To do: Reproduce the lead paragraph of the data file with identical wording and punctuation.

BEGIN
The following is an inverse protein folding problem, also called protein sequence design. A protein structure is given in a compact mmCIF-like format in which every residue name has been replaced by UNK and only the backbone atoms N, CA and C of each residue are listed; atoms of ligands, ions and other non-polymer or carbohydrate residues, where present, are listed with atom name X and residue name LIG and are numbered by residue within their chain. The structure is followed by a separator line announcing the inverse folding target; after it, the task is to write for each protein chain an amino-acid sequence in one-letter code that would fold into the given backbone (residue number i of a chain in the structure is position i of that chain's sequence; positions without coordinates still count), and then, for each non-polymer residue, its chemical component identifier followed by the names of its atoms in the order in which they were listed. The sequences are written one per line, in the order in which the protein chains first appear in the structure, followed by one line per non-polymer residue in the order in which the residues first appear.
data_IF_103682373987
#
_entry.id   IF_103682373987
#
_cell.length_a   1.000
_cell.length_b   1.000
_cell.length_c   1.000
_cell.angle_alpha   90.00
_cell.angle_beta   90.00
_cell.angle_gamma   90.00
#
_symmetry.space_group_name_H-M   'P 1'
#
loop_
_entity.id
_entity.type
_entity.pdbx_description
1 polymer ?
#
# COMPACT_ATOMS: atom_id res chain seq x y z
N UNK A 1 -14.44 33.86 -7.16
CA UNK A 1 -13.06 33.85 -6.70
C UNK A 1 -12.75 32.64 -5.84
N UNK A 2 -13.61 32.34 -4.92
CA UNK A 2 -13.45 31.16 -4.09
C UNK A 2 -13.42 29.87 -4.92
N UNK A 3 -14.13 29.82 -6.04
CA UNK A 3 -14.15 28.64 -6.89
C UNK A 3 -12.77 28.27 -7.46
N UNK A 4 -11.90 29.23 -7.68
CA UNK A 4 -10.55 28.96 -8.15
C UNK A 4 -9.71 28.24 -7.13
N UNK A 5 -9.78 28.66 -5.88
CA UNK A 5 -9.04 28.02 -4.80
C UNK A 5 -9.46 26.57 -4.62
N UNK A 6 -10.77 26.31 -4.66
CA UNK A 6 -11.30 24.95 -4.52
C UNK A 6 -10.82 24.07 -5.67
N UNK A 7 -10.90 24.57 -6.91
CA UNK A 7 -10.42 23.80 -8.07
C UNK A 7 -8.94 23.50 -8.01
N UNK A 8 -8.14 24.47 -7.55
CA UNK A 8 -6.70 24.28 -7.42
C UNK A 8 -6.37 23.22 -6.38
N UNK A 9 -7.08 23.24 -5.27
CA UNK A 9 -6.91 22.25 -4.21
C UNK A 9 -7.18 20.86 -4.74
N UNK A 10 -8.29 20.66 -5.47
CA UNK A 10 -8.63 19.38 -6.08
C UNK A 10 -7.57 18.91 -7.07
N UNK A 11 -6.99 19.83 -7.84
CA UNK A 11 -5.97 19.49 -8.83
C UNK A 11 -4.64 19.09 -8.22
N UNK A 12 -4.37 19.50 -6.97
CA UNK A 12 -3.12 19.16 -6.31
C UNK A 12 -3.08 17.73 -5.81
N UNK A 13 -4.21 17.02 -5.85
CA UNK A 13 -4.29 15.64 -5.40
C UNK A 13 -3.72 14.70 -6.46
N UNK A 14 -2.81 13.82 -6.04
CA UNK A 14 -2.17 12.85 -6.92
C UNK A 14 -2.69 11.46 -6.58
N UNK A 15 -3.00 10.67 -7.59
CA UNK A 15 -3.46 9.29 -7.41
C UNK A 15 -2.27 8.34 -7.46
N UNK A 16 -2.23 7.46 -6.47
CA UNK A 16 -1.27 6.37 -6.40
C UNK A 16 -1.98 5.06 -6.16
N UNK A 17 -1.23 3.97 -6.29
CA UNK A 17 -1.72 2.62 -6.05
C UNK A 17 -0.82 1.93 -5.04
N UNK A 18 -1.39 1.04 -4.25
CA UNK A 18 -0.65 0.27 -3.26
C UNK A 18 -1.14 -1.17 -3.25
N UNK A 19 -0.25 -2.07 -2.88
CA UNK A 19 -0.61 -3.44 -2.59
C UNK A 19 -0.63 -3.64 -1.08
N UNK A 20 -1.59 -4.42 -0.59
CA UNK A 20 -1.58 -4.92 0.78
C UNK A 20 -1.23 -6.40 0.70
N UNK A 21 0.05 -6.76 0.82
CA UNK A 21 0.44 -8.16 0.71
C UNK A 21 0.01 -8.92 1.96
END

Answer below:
The following is an inverse protein folding problem, also called protein sequence design. A protein structure is given in a compact mmCIF-like format in which every residue name has been replaced by UNK and only the backbone atoms N, CA and C of each residue are listed; atoms of ligands, ions and other non-polymer or carbohydrate residues, where present, are listed with atom name X and residue name LIG and are numbered by residue within their chain. The structure is followed by a separator line announcing the inverse folding target; after it, the task is to write for each protein chain an amino-acid sequence in one-letter code that would fold into the given backbone (residue number i of a chain in the structure is position i of that chain's sequence; positions without coordinates still count), and then, for each non-polymer residue, its chemical component identifier followed by the names of its atoms in the order in which they were listed. The sequences are written one per line, in the order in which the protein chains first appear in the structure, followed by one line per non-polymer residue in the order in which the residues first appear.